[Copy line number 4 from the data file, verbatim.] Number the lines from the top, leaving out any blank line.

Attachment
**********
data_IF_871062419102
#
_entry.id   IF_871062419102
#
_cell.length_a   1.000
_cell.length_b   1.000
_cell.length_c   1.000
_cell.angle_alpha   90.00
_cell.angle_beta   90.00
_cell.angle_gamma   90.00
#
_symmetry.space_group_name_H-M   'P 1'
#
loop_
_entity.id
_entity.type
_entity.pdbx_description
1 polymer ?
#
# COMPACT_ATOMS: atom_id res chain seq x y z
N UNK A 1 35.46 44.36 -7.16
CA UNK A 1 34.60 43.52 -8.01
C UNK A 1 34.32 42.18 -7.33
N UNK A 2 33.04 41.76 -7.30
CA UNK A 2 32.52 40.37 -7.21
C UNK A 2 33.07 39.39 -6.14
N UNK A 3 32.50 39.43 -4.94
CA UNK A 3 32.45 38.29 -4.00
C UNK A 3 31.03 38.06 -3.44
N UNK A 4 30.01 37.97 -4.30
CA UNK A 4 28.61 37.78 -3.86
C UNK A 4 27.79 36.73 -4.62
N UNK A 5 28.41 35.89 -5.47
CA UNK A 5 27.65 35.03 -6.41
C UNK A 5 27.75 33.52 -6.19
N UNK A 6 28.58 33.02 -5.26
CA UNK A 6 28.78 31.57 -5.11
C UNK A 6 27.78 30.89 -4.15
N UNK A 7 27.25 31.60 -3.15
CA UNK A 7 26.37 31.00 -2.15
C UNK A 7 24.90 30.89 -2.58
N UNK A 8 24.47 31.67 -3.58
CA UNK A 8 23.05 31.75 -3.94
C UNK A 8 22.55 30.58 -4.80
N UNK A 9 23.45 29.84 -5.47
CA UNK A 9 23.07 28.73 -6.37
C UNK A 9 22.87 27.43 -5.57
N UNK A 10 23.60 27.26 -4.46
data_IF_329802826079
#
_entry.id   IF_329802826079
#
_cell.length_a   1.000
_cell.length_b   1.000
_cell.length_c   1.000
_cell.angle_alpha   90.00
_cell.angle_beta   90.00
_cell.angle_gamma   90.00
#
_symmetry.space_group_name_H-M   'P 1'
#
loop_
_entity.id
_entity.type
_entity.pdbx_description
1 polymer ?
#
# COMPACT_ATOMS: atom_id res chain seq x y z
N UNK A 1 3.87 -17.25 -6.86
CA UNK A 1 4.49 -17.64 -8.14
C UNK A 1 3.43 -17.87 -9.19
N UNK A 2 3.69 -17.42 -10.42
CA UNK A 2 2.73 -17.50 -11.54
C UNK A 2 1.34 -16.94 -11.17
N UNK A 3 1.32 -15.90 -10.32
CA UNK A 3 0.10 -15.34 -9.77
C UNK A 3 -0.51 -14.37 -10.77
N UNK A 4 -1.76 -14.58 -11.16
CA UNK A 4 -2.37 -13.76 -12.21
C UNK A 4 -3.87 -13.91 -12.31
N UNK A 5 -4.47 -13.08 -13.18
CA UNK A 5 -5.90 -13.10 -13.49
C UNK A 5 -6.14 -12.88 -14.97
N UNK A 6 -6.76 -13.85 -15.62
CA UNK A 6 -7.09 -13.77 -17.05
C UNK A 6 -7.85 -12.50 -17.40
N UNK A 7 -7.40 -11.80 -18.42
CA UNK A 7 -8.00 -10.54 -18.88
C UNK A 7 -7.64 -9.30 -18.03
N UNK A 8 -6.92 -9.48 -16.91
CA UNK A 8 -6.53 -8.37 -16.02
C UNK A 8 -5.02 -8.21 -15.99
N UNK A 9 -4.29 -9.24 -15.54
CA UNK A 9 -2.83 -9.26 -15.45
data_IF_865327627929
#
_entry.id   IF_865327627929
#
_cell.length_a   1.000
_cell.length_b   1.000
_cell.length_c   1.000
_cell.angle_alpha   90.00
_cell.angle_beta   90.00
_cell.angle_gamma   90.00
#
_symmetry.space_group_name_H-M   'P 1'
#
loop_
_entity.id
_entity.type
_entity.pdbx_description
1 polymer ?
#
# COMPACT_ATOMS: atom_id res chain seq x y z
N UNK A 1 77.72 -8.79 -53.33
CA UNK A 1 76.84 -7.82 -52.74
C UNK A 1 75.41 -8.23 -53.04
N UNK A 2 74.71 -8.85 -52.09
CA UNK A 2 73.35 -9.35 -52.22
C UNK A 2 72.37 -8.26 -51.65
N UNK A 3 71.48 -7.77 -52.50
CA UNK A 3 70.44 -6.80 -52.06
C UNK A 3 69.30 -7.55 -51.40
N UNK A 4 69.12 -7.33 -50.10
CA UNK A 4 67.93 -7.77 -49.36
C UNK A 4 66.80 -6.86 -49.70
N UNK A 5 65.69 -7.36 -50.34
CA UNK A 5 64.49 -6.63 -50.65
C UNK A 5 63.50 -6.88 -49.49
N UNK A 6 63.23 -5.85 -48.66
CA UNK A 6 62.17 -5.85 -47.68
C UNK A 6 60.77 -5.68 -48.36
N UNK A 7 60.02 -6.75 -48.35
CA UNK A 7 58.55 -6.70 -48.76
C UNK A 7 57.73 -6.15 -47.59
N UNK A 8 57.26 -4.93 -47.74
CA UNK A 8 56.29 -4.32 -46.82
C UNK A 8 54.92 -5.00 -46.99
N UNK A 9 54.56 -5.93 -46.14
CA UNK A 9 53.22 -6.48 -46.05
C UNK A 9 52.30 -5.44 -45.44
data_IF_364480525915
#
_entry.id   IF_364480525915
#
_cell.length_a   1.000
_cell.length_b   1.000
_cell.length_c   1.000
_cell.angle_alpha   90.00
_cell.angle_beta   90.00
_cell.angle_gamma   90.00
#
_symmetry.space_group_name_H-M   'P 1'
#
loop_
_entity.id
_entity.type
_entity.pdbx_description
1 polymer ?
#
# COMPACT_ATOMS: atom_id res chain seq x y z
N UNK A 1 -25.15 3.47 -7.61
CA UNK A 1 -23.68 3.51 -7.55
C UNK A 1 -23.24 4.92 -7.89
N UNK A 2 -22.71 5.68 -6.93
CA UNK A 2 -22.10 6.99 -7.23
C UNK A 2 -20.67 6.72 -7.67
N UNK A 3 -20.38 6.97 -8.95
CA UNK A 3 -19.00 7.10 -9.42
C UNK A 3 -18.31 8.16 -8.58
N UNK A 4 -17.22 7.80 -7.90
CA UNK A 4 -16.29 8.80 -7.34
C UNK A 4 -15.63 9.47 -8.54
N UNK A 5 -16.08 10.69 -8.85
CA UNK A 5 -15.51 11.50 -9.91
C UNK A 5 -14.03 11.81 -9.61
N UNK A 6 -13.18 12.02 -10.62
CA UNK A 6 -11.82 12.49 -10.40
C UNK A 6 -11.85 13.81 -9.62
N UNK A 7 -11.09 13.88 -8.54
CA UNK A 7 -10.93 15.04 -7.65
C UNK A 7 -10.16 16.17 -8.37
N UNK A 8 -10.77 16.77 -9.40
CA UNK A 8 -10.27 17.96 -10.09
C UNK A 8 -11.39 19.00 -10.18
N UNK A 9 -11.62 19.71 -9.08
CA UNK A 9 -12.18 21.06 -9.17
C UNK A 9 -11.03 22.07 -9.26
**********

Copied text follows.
#